Why Measurement, Metering are Critical in Nigeria’s Oil, Gas Sector
Oil and gas stakeholders in the country have linked the growing crude oil theft and subsidy misalignment to the inadequacy of metering and measurements in Nigeria.
While the Minister of State for Petroleum Resources, Timipre Sylva had admitted that subsidy level on daily Premium Motor Spirit (PMS) consumption, which is estimated to gulp over N3 trillion this year alone is not known, current crude oil theft put at 91 per cent on some pipelines also remained a guess work as government lacks adequate metering and measurement approach to determine the actual loss.
Recall that most Nigerian cities have been struggling with scarcity of petrol as the country relies mainly on importation despite being a leading producer of crude oil.
The Nigerian Extractive Industry Initiative had noted earlier that Nigeria was losing billions in revenue by relying on international and indigenous oil companies to determine the amount of crude oil they produce.
While some stakeholders are already working hard to lead conversation on the issues of measurement and metering with the Nigeria Hydrocarbon Measurement Conference (NiHMEC 2022), the opinion of some members of the committee planning the conference was that since oil producing companies in Nigeria would not export crude oil without determining the Basic Sediment and Water (BS&W) content of the crude oil, measurement and metering should therefore not be a concern in the industry.
Member, NiHMEC Technical Advisory Committee (TAC), Andy Orji noted that since the country analyzes its crude oil before exporting, the same requirement should ordinarily be applied for the fuel it imports into the country.
He believes that prevailing development leads to the bigger metering problem of even determining the quantity of PMS consumed in the country and the quantity imported (and subsidy paid).
On the crude oil production and export side, Orji noted that Nigeria has been losing revenue due to loss in production, adding that a huge difference exists between the quantity of crude oil reported at production facilities compared with the quantity exported (and revenue derived from).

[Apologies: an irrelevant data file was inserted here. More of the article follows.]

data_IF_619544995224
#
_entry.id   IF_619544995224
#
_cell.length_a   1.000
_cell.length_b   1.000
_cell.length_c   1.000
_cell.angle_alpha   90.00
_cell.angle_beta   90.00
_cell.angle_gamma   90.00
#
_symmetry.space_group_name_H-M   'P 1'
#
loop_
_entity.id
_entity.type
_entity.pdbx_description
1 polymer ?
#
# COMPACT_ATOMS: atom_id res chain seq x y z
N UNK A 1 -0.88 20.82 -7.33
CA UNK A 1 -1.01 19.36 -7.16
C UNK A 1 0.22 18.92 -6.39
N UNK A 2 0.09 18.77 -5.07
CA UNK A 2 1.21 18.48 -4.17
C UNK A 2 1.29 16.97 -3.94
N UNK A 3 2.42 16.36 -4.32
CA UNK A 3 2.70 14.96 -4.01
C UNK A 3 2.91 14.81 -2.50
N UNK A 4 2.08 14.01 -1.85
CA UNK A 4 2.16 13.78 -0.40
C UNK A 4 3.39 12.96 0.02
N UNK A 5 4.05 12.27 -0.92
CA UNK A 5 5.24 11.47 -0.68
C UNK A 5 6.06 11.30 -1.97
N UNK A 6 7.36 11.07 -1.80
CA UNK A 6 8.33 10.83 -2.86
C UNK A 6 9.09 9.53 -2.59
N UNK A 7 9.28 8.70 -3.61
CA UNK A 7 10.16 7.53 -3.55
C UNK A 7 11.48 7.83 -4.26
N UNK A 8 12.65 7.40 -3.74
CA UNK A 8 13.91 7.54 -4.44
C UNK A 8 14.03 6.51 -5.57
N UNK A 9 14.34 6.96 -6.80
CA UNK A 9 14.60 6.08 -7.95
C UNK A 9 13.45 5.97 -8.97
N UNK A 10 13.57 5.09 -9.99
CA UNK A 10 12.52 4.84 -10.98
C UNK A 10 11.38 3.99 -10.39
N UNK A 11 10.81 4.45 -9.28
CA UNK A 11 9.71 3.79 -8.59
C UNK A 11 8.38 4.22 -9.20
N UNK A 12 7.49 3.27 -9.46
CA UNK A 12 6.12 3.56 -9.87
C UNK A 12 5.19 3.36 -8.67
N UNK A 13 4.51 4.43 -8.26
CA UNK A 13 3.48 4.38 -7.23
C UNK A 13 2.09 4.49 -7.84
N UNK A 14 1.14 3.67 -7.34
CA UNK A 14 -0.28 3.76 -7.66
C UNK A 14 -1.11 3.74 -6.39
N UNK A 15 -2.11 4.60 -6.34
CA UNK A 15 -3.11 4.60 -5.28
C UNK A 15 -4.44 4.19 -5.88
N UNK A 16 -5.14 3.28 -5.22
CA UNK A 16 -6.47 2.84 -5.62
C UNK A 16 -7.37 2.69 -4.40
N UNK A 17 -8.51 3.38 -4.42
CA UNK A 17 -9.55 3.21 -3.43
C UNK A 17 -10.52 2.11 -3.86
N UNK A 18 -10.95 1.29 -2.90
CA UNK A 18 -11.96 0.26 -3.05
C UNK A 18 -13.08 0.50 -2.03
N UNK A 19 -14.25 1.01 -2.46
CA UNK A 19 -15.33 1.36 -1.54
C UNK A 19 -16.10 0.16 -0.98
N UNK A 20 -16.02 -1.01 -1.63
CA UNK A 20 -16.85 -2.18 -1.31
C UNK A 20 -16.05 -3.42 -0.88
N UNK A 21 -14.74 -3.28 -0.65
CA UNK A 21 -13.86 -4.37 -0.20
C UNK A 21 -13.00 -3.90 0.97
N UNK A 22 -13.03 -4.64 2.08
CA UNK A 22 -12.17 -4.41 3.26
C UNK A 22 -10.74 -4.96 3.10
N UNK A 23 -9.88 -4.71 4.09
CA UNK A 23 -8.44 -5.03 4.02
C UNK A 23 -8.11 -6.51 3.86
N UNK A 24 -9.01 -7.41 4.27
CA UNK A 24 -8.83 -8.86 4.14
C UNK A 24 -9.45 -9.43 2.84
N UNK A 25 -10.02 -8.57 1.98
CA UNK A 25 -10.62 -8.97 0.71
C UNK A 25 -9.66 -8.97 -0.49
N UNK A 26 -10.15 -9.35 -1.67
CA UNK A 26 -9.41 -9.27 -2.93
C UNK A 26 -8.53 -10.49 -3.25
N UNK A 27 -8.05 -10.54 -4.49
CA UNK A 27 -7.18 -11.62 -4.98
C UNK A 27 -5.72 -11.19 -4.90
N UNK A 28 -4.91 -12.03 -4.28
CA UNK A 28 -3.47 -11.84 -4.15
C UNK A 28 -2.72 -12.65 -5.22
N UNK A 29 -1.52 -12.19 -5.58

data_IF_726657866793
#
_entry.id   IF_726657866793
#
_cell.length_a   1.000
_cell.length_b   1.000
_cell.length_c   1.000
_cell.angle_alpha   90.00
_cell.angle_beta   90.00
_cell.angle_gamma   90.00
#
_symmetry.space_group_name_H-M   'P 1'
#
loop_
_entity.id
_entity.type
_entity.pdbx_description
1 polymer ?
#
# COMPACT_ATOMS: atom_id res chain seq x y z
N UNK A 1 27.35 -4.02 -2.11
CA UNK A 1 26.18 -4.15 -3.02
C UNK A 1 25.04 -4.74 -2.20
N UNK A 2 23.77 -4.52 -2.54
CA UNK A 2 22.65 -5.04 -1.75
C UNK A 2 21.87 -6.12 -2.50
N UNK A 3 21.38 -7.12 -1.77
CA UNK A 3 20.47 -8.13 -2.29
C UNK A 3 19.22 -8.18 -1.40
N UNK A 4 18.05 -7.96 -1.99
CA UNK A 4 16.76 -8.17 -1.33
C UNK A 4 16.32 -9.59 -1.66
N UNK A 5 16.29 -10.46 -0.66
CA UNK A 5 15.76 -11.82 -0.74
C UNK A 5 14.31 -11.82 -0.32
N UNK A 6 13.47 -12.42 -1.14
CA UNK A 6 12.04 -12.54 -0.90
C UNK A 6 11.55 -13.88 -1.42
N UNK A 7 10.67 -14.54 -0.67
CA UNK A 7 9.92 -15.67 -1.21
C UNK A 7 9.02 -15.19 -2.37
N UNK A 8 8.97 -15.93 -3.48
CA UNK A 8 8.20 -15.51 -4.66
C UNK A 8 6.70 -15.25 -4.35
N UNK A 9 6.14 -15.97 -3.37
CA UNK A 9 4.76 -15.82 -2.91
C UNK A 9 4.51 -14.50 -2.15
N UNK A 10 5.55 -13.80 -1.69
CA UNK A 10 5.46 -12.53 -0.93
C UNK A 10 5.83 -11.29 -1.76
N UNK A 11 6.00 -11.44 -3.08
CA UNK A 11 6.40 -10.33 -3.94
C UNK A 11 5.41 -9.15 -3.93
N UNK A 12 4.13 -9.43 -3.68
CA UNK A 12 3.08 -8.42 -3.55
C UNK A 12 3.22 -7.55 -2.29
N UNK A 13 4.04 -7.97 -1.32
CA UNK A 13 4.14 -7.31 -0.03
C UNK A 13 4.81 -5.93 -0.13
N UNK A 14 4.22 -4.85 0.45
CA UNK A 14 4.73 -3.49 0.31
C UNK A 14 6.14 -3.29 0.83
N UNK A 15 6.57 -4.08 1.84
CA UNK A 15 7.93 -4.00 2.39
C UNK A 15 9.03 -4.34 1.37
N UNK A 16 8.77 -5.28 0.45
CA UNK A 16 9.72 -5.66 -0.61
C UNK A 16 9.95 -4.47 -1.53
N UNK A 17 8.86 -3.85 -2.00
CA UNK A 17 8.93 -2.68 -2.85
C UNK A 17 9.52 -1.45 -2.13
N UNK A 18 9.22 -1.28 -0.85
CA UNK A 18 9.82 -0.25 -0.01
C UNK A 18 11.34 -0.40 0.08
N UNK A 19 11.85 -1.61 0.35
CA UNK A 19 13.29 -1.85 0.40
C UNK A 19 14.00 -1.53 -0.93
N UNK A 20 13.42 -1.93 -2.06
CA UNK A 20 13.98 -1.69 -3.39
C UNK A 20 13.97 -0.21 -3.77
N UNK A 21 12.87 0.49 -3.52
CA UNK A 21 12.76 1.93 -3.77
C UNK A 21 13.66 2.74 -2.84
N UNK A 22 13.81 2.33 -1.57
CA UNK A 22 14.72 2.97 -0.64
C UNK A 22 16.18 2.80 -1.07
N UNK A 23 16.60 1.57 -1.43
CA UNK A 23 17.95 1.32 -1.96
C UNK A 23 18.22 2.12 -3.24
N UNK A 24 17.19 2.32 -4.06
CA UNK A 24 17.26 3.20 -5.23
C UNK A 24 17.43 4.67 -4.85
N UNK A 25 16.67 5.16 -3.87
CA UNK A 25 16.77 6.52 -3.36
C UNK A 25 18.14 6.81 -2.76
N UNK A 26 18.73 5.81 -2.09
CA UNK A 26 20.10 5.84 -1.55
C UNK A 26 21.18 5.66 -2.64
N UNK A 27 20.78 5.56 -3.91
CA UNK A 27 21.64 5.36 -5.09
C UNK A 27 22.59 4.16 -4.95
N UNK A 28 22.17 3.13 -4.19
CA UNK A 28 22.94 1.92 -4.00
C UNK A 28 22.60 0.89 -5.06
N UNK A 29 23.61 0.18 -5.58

According to him, the second edition of the Nigeria Hydrocarbon Measurement Conference (NiHMEC 2022) takes on the need to start correcting the loopholes and strengthening the standardization of measurement practices, processes and procedures in Nigeria’s petroleum industry.
He said the second edition, projected to hold in Abuja from 7th to 8th June 2022 and organized by industry professionals who have chosen to take the bull by the horn by bringing together all stakeholders to discuss pressing measurement issues in the Nigerian Oil and Gas Industry with a view at proffering solutions to problems specific to the Nigerian environment would explore the role of innovation in hydrocarbon measurement and data management as key success factors in value realization across the entire hydrocarbon value chain.
The conference will also look at new challenges to accurate and reliable hydrocarbon measurement in Nigeria and proffer technological and innovative processes and systems to mitigate the challenges.
Riding on the success achieved during the maiden NiHMEC that was held virtually in 2021 due to Covid19, NiHMEC 2022 aims to discuss measurement challenges and solutions specific to the Nigerian environment and which are vital to effective and sustainable hydrocarbon resource management.